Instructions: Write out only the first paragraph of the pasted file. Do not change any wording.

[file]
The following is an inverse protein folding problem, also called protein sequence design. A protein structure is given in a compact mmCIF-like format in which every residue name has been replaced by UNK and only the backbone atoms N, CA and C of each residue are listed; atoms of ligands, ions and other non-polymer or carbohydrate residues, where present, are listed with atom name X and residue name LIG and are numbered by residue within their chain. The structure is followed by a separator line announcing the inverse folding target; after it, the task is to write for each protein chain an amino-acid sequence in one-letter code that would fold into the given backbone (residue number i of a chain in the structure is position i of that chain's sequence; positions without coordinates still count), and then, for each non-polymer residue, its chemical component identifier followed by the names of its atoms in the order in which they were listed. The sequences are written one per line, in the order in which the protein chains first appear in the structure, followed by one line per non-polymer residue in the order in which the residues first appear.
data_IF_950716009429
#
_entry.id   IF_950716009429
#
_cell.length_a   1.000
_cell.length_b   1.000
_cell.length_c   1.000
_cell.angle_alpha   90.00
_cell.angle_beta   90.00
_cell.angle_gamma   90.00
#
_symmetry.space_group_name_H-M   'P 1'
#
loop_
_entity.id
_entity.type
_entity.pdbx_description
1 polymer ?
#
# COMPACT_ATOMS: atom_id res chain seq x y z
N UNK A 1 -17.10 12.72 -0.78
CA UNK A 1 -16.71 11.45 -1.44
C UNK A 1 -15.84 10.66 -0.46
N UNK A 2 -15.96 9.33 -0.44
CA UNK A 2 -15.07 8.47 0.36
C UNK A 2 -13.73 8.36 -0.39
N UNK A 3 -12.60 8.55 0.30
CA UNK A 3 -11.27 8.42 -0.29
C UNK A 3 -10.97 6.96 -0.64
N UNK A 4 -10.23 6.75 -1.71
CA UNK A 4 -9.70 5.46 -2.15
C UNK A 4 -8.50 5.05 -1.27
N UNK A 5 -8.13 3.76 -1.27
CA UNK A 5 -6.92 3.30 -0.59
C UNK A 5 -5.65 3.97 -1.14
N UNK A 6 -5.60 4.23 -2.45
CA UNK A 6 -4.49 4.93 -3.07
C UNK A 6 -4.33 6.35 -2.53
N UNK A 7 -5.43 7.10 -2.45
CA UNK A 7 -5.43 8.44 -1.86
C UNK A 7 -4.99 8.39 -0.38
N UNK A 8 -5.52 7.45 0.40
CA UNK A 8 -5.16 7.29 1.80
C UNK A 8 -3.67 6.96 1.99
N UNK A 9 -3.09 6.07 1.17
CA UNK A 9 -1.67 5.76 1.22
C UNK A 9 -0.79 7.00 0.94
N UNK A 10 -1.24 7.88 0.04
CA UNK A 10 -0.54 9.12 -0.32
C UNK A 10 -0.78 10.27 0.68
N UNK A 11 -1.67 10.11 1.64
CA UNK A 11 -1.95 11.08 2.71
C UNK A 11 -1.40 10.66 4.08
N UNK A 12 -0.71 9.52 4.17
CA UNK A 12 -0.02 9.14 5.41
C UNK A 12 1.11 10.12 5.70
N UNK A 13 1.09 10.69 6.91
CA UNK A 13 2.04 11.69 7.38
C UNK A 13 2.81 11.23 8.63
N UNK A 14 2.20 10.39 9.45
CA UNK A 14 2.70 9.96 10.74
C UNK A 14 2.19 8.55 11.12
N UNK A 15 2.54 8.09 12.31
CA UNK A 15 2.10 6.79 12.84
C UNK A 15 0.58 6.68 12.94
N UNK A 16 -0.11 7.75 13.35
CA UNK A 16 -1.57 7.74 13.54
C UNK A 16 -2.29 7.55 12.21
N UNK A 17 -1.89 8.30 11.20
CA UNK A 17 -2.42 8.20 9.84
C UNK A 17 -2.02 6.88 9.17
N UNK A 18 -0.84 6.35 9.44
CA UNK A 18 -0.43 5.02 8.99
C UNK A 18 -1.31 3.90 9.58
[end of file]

The following is an inverse protein folding problem, also called protein sequence design. A protein structure is given in a compact mmCIF-like format in which every residue name has been replaced by UNK and only the backbone atoms N, CA and C of each residue are listed; atoms of ligands, ions and other non-polymer or carbohydrate residues, where present, are listed with atom name X and residue name LIG and are numbered by residue within their chain. The structure is followed by a separator line announcing the inverse folding target; after it, the task is to write for each protein chain an amino-acid sequence in one-letter code that would fold into the given backbone (residue number i of a chain in the structure is position i of that chain's sequence; positions without coordinates still count), and then, for each non-polymer residue, its chemical component identifier followed by the names of its atoms in the order in which they were listed. The sequences are written one per line, in the order in which the protein chains first appear in the structure, followed by one line per non-polymer residue in the order in which the residues first appear.